The Rose Series winner tells Harriet Shephard how she feels about the upcoming venues for the AIG Women’s Open, why she idolises Dame Laura and how having her sister on her bag made this summer extra special.

Image: Getty Images - By Harriet Shephard

"For us to get the opportunity to showcase what we can do on these iconic courses, when the men have had that chance for so many years, is so special. It's what the fans want to see."

It was just after Round 2 of the AIG Women's Open, the first professional women’s event to ever be hosted at Royal Troon, that I managed to catch up with Ladies European Tour player Meghan MacLaren.

She’d already worked out that she hadn't made the cut going into the weekend, and was clearly battling with a mix of emotions.

On the one hand she'd had the time of her life on the iconic links course (despite the intense wind and rain lashing down), but on the other she was gutted to go home.

“I love it here, I'm so sad that I don't get to play two more rounds,” she said.

The week also brought the news that the next five AIG Women's Open will take place across the bastions of the men's game: Carnoustie, Muirfield, Walton Heath, St. Andrews and Royal Porthcawl.

Meghan described these developments as "hugely significant".

"I honestly can't believe how much has changed in the last six months,” she said.

“Even a year ago these conversations weren't even being had and now things are actually being done as well, it's not just one step forward actually, we are making huge strides and I hope we can continue like this."

MacLaren Troon

A popular blogger and eloquent presence on Twitter, Meghan has been pushing for these changes to happen for years.

"We always want progress to be quicker and there to be more of it, but we also have to be grateful about what has happened over the last ten years."

"People have their reasons for wanting to keep things the same, but once we're put infront of golf fans more,  then they will start to realise we're not so different from their favourite male golfers. As soon as you put a product infront of people they start to appreciate it."

Along with the upcoming venue announcements, these strides include the super media coverage that the AIG Women's Open received (not to mention the fact that it actually went ahead and became the biggest golf event in the UK this year) and that huge male players like Rose Series-founder Justin Rose have been Tweeting their support for the women;s game.

"I've wished that the men would support us more for a long time," she said.

"Then all of a sudden Justin Rose came on board and he's leading the way for other pros to do the same. Lee Westwood had his say about the Open not being televised that much and it's just building that awareness that the women's game is as important as the men's. It's nice to have the support."

Dame Laura Davies marked her 40th Women’s Open appearance at Royal Troon, her first being in 1980. I comment that the change must seem even more extreme to her.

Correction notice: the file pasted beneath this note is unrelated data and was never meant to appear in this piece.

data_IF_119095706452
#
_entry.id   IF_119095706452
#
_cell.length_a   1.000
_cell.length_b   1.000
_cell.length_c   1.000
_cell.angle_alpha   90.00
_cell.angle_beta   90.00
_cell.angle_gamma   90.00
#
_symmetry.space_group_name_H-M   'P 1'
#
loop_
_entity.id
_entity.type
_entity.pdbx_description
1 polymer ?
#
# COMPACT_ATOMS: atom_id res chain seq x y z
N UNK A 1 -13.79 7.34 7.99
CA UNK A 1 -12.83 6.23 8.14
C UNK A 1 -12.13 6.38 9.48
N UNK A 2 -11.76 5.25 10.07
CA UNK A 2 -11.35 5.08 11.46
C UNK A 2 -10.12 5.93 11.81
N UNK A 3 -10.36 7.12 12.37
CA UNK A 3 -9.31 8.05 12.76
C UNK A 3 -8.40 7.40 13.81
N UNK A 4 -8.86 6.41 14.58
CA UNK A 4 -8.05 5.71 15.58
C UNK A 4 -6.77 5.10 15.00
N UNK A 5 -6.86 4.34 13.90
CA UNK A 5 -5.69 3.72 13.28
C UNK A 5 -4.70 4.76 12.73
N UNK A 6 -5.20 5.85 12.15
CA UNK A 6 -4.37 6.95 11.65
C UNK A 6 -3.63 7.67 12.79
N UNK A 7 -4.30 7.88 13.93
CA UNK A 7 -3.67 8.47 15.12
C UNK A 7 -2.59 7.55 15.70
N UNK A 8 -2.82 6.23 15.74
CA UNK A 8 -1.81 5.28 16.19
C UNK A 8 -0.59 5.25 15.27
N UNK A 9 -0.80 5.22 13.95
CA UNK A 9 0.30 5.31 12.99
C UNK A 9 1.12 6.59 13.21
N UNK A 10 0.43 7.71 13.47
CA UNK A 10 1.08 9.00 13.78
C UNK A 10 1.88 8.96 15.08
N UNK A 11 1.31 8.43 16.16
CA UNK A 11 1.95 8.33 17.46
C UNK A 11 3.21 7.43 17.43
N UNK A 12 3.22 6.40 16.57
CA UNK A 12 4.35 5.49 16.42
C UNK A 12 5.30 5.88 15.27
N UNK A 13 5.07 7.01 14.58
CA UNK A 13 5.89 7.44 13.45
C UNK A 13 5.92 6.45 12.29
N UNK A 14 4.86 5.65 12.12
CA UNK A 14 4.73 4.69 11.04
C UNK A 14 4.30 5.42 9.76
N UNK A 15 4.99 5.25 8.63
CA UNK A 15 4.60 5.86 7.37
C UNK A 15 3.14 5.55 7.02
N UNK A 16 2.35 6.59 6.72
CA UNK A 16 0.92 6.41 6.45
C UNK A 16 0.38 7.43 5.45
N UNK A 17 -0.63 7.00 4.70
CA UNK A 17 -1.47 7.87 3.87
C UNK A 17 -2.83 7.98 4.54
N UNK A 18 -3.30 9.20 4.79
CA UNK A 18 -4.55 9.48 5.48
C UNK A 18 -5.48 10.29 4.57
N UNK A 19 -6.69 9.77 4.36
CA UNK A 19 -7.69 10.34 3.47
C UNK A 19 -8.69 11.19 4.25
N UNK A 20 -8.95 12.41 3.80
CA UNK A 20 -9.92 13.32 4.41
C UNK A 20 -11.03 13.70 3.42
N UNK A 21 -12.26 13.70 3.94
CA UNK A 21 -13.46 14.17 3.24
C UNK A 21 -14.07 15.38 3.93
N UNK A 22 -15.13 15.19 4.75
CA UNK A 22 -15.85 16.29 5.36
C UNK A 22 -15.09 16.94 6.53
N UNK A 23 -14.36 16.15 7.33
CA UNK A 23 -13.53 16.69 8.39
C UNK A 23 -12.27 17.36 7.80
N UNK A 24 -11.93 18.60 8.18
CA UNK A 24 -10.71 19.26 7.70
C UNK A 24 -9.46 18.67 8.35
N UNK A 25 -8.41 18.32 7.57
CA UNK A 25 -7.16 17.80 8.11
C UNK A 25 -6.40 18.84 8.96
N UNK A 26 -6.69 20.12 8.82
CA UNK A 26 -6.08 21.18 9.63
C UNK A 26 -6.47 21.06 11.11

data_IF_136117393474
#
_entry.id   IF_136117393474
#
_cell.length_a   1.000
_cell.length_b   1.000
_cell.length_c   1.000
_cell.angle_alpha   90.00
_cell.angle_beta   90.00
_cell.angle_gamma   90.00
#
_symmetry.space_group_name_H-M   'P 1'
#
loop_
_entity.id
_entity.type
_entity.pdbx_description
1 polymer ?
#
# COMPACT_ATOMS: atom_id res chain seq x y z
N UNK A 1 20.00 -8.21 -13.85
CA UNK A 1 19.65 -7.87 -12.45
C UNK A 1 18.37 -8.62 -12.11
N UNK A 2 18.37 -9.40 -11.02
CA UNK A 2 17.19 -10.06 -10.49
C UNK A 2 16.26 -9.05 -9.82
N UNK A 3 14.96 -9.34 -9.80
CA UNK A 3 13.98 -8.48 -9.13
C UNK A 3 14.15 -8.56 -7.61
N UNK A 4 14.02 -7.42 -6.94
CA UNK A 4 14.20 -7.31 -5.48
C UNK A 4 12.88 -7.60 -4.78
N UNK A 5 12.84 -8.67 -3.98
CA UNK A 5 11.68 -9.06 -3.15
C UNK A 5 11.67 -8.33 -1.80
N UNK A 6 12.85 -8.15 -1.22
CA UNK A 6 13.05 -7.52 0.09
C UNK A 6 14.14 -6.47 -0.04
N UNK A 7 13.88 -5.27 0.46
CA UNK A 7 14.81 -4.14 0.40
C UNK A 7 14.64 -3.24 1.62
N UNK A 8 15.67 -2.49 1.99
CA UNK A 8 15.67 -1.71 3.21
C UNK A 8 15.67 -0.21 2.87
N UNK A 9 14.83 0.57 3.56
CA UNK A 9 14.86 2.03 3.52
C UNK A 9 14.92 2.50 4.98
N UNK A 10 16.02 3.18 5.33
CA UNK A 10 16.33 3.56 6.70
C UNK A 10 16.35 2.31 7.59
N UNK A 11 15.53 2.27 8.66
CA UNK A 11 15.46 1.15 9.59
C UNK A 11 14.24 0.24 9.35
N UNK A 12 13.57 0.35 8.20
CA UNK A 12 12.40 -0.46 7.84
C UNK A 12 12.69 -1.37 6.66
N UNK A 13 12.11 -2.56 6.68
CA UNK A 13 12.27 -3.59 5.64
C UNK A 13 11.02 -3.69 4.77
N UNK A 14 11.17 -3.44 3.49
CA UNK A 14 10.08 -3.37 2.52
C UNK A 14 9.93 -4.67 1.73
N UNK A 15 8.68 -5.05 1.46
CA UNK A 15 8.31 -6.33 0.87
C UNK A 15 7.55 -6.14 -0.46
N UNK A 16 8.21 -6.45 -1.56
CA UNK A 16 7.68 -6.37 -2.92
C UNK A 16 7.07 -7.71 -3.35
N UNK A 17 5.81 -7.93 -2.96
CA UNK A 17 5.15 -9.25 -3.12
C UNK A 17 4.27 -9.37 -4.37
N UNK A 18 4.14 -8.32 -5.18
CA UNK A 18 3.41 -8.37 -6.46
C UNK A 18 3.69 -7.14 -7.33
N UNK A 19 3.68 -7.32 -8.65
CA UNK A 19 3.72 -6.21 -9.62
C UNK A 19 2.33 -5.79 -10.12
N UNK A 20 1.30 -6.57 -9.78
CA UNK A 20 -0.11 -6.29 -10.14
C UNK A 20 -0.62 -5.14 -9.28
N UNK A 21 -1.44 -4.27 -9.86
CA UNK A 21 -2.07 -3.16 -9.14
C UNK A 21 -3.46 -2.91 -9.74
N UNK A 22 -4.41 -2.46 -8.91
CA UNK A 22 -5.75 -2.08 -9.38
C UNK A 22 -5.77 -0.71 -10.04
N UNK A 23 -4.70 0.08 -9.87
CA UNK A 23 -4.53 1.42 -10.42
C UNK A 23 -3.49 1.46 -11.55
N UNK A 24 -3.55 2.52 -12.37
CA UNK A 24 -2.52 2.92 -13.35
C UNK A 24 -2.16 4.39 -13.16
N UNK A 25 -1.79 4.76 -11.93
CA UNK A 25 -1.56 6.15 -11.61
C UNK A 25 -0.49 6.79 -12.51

"I know, sometimes I feel like I shouldn't be saying half the stuff I say as I've only been around for five minutes," she laughed.

"But when you speak to people like Laura and Trish Johnson, Karrie Webb and Annika Sörenstam, it makes you appreciate how far things have come."

Unafraid to speak her mind, popular with male golf fans (Meghan also has a column in Today's Golfer) and hugely skilled on the course, it's easy to see similarities between the Dame and the 26-year-old Newcastle United fan.

"She's long been one of my favourites and she's one of the few female golfers who every golf fan knows. She transcends women's sport, which is a big deal considering the era she played through. To still see her showing up and competing is amazing and I always watch her on the range because the way she strikes the ball is so good. She is such an inspiration to everyone who has grown up idolising her."

Meghan MacLaren AIG

Meghan isn’t ruling out making her career just as long either.

"I'd love to be here in 40 years. I love playing golf and I never want to do anything else. If Laura can do it and have that kind of skill for so long it pushes the rest of us to try and do the same."

The Wellingborough member has had a successful summer considering the unusual circumstances. She won the Rose Ladies Series event at Moor Park, and also penned the hauntingly beautiful new promo video for the LET and LPGA, Raise Our Game.

Voiced by Solheim Cup star Suzann Petterson it’s a total tear-jerker and a project that she's quite rightly very proud of: "It still gives me goosebumps even now. I'm really glad I got to do it," she said.

Lockdown has also meant she got to spend more time with her sister, who took up a new role and caddied for her during the Rose Series.

"I'm so close to my sister, I have her date of birth tattooed on my wrist. When I first started getting tattoos, she joked that I should get her name, and then I really did get her birthday she almost lost the plot,” she joked.

“It's been really cool to see her forge her own path and go to uni and get involved in football. But having her on the course with me, it's made these past few months really enjoyable. Being able to share all those moments with somebody is what it's all about, but if you ask her maybe she'll say she's sick of me!"

That's really not true is it Meghan?

With a packed schedule on the LET ahead, I'm sure 2020 has many more big moments to bring for Meghan and the women's game.

Women's golf is about to have its moment - READ MORE

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